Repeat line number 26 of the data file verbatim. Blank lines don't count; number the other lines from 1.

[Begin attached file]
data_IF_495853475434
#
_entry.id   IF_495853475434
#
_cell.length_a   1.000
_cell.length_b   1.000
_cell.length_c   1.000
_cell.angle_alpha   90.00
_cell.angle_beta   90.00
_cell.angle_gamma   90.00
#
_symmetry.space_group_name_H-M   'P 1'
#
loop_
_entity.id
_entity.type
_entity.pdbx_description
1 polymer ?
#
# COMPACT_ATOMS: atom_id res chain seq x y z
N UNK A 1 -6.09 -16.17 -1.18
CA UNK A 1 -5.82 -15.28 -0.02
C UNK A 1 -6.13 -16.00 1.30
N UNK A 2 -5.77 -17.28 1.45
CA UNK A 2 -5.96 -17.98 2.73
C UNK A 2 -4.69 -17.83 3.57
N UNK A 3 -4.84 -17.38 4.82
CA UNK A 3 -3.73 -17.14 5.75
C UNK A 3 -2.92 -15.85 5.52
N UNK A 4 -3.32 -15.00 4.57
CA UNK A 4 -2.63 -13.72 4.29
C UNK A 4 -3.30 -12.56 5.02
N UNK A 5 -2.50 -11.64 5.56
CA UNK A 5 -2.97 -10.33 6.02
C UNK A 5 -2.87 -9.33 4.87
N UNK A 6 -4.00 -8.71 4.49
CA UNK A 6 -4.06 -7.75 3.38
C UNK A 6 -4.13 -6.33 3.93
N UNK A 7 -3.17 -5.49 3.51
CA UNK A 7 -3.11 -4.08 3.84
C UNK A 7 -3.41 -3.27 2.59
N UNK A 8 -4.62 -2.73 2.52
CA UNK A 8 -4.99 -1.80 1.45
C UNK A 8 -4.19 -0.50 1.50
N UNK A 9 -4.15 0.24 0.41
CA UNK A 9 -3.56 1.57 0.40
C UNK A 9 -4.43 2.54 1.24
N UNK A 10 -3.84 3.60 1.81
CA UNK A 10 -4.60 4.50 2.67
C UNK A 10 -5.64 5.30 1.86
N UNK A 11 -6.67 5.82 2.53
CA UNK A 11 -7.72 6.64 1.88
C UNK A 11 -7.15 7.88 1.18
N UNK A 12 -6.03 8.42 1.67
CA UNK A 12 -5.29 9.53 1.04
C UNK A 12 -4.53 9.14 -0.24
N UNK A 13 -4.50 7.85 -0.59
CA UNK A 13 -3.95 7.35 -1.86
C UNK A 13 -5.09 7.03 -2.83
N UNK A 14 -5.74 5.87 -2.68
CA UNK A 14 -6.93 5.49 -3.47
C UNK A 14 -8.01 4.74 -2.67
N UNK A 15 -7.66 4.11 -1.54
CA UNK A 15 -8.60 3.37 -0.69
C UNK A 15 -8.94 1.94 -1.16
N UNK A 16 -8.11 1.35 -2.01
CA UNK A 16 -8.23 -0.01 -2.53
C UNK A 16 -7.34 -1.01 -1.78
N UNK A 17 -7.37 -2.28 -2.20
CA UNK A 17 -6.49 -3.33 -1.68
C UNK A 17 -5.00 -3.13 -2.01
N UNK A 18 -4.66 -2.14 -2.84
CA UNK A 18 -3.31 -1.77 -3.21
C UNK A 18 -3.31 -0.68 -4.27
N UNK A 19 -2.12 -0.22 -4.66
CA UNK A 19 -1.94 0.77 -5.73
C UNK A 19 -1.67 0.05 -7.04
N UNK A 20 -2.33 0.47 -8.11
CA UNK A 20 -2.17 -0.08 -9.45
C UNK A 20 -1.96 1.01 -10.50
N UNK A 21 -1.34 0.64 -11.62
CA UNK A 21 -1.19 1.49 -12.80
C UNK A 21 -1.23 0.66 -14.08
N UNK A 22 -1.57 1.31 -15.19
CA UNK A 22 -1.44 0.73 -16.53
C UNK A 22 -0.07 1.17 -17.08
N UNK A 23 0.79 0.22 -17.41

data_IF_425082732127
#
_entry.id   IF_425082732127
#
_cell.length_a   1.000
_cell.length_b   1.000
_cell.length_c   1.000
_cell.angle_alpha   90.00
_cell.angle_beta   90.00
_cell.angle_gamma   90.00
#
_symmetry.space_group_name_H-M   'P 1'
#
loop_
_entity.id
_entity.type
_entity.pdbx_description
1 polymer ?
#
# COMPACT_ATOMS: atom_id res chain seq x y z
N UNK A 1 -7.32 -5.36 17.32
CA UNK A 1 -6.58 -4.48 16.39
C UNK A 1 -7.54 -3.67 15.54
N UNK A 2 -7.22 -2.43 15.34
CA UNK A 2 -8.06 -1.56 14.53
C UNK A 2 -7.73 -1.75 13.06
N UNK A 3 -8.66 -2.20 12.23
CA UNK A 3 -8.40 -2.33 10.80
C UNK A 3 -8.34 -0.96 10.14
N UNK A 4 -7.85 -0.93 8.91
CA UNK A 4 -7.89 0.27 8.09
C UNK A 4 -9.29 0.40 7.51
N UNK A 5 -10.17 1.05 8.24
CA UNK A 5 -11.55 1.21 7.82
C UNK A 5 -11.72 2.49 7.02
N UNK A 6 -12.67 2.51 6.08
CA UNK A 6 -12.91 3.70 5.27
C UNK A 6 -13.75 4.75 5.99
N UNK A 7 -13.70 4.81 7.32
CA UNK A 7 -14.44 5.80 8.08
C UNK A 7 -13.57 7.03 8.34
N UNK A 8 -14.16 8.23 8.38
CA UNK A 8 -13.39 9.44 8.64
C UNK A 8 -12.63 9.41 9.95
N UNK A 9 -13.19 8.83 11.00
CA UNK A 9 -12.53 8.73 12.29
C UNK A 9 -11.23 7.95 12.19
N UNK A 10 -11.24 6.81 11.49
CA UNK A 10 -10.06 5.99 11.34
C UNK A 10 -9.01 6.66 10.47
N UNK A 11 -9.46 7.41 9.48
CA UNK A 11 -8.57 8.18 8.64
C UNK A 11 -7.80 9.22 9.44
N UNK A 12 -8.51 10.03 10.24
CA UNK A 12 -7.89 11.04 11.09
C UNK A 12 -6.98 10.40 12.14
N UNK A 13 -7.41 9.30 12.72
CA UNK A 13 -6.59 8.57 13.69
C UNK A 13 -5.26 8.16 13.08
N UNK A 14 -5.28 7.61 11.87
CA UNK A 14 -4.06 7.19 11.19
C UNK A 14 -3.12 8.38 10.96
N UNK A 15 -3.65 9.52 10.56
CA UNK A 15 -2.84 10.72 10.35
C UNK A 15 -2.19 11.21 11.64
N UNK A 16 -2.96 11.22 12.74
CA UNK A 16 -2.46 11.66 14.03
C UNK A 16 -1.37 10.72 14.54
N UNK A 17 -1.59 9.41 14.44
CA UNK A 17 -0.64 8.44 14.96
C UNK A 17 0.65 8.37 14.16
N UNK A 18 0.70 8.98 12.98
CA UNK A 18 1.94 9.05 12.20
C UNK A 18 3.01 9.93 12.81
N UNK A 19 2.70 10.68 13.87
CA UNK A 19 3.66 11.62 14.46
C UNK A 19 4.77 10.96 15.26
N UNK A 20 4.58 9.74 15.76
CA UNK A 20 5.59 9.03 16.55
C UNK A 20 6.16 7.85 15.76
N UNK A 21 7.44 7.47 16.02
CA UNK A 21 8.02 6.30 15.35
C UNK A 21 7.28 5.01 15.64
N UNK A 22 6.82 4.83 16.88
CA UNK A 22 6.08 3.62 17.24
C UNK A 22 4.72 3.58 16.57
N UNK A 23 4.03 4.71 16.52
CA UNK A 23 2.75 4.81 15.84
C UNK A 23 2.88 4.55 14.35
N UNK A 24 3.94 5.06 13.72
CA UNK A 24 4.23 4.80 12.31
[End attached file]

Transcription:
C UNK A 2 -4.69 -17.83 3.57